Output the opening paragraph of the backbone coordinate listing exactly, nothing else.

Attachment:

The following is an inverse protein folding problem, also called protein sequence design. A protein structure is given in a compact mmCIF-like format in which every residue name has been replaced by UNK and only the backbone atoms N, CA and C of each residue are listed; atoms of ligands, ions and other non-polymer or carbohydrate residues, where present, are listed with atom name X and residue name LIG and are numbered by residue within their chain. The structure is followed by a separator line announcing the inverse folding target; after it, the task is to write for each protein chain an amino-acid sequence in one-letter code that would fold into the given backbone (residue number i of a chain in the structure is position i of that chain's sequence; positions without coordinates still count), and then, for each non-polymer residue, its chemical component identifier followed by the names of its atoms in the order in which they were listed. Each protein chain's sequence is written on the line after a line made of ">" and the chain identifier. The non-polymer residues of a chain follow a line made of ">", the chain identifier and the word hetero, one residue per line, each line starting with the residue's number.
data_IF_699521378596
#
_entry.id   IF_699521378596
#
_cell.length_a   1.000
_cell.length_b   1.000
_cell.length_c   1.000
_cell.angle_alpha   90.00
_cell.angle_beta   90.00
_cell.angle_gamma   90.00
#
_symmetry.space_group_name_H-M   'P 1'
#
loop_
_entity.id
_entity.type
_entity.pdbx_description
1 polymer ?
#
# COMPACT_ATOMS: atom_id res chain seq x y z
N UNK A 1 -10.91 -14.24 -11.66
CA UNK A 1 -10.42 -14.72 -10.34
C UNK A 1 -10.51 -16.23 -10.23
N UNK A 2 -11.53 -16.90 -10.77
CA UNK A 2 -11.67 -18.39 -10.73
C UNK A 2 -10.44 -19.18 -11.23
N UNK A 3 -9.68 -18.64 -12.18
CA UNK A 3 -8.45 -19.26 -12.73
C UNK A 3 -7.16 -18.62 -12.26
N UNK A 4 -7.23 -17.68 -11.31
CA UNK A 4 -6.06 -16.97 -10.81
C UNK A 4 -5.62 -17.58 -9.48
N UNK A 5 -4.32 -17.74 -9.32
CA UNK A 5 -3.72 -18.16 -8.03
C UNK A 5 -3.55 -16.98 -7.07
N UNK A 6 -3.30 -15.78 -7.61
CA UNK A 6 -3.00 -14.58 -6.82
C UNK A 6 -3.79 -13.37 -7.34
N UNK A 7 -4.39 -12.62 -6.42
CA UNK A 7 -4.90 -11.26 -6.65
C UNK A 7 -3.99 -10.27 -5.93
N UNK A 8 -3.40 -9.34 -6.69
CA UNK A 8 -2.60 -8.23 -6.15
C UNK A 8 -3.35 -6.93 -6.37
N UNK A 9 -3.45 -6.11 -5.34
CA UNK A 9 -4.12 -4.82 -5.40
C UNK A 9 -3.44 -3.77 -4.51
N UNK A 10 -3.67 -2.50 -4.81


The following is an inverse protein folding problem, also called protein sequence design. A protein structure is given in a compact mmCIF-like format in which every residue name has been replaced by UNK and only the backbone atoms N, CA and C of each residue are listed; atoms of ligands, ions and other non-polymer or carbohydrate residues, where present, are listed with atom name X and residue name LIG and are numbered by residue within their chain. The structure is followed by a separator line announcing the inverse folding target; after it, the task is to write for each protein chain an amino-acid sequence in one-letter code that would fold into the given backbone (residue number i of a chain in the structure is position i of that chain's sequence; positions without coordinates still count), and then, for each non-polymer residue, its chemical component identifier followed by the names of its atoms in the order in which they were listed. Each protein chain's sequence is written on the line after a line made of ">" and the chain identifier. The non-polymer residues of a chain follow a line made of ">", the chain identifier and the word hetero, one residue per line, each line starting with the residue's number.